After the company behind it failed last year, the MV-1 — the van made for people with disabilities — is back under management by AM General. But what's it like to actually drive one? Opponaut macanamera will tell you all about it.
-Every picture in this post is taken with an iPhone. GF Williams I am not.
-The company I work for owns a few of these vehicles for accessible transportation purposes. I do not drive them myself. I have however, driven them, because what kind of a person would I be if I had the keys to these things and did not hoo...I mean, drive. Slowly.
-We were an early adopter of the MV-1. I am sure (probably) that build quality and possibly some tech has improved since these earlier models.
-When I leave something out of this post, which I assuredly will, just ask and I’ll answer.
-I’m going to use Jalopnik’s categories in the review, but there will be no number scores. Because what in the hell am I comparing it to?
First, let’s go over the dimensions. Make no mistake, this thing is huge, and it drives huge. Driving one is intimidating at first, although short overhangs on both the front and rear make it less of a handful than you might imagine. Now, I don’t have too much experience driving them myself, other than taking one to the occasional car wash (REMOVE THE ANTENNA!), or taking one out for *ahem * testing purposes. I don’t drive large vehicles as my occupation, so keep that in mind.
When I say this thing is big as hell, I mean compared to cars, not E-series commercial vans. In any case, it is not small. Rear visibility is good enough for something of it’s size, and, yeah. Here is an extremely useful picture of my thumb on a taillight, to give you an idea of scale:
The interior of this car is made from plastic. All of it. No, really, you would be hard pressed to find something in the cabin not made of plastic (okay, windshield)(okay, 12v outlet contacts). Otherwise, everything is made from the sorts of ubiquitous plastics that generally fill commercial vehicles. The flooring is made of pretty much the same textured plastic that lines the floor of P71 Police Interceptors:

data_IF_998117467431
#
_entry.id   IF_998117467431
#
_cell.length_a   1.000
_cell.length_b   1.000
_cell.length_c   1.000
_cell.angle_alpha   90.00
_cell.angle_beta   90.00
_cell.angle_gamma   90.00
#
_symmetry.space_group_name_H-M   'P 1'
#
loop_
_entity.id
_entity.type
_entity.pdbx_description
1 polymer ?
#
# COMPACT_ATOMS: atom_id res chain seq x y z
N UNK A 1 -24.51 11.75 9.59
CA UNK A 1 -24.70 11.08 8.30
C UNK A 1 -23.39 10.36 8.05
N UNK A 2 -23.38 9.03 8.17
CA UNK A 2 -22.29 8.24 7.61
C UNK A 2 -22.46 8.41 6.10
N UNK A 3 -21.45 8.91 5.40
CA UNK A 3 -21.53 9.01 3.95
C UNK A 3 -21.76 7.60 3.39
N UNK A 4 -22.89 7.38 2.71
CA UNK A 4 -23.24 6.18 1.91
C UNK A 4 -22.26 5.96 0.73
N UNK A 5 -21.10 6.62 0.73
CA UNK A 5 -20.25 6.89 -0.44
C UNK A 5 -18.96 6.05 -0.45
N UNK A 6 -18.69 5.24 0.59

That’s a good thing, because those P71’s are designed to have durable interiors, which means the MV-1 should be durable too.
Now, I said this thing was big outside, and it’s big inside too. Like, cavernous. There are hardpoints on the floor for wheelchairs, both where the front seat would be and in the main middle area. Build quality of the interior is so-so, with some squeaky panels and such. They haven’t been making these for very long, so that’s understandable. The driver’s seat is a bus-driver style up-and-down adjustable. The pedals are also adjustable.
The back seats are, you guessed it, plastic, of the tough industrial type that doesn’t even try to be faux-leather. This thing is roomy. I can’t stress that enough:
There is also a pretty cool jump seat attached to the back of the driver’s seat, you can see it unopened in the first interior shot.
It accelerates. Slowly.
But seriously, it’s a heavy car. That 4.6L wasn’t very athletic to begin with, and it hasn’t gotten any younger. That being said, it’s reliable and cheap to fix, the two most important aspects of a motor for a commercial vehicle. The motor is absolutely buried in the engine compartment. Like, when you open the hood, you have a solid 1.5 feet of downward vertical empty area until you hit engine:
There isn’t much else to say about that. Did you think it was going to be fast?
It has brakes. When you push them, the MV-1 stops.
Unrefined and commercial, but not punishing. The suspension is beefy:
I should also make note that it is surprisingly quiet inside for a car which I am sure has very minimal amounts of noise insulation.
Well, it’s huge, heavy, has a high center of gravity, and is basically a commercial vehicle. Anything that sentence didn’t tell you, this picture will:
Yeah. No McLaren P1, this.
It has one. Column shifter.
Navigation. Bang and Olufsen stereo. Seat massagers. Heads Up Display.
These are all things the MV-1 does not have. The only thing I could possibly even call a toy* is the trick two-stage wheelchair ramp, which I will touch on later. (* not a toy)
Before someone says HEY THAT VOLUME KNOB LOOKS METAL, no, it’s plastic. Also, there is a button that says TCS off. I have no idea what this button does. I swear.
There is a stereo with, I think, 4 speakers. Two in the way front, two in the way back. Which means that if you are in the front, the front two speakers will be all you hear. If you are in the back, the back two speakers will be all you hear. If you are in the middle, you won’t hear much.
The engine sounds like a Crown Vic or P71, but with slightly less noise insulation. That’s not to say it sounds good. It doesn’t. But, it isn’t loud enough to bother you. Quieter than I thought it would be.
Ready for this? Fantastic. I mean, the trick wheelchair ramp, along with the mounting hardpoints inside, and the basketball court-sized interior make this thing better than pretty much anything else as far as accessible transportation goes. The ramp has two modes: short and long. These modes are exactly what they sound like. I had a video of ramp operation, but couldn’t figure out how to post it. In any case, the ramp opens/closes in a matter of seconds, electronically, to the length you have selected. Cool. It is completely integrated into the floor of the vehicle. It’s almost like it comes out of nowhere:
Actually, very good. These things are purpose-built. I don’t want people to think this is an overall negative review. It’s not. The MV-1 does what it was made to do, better than almost anything else. Furthermore, it is comparable in price to a wheelchair-converted Sienna or the like, and has far more utility. For about 50k, I think there is a strong argument to be made for value.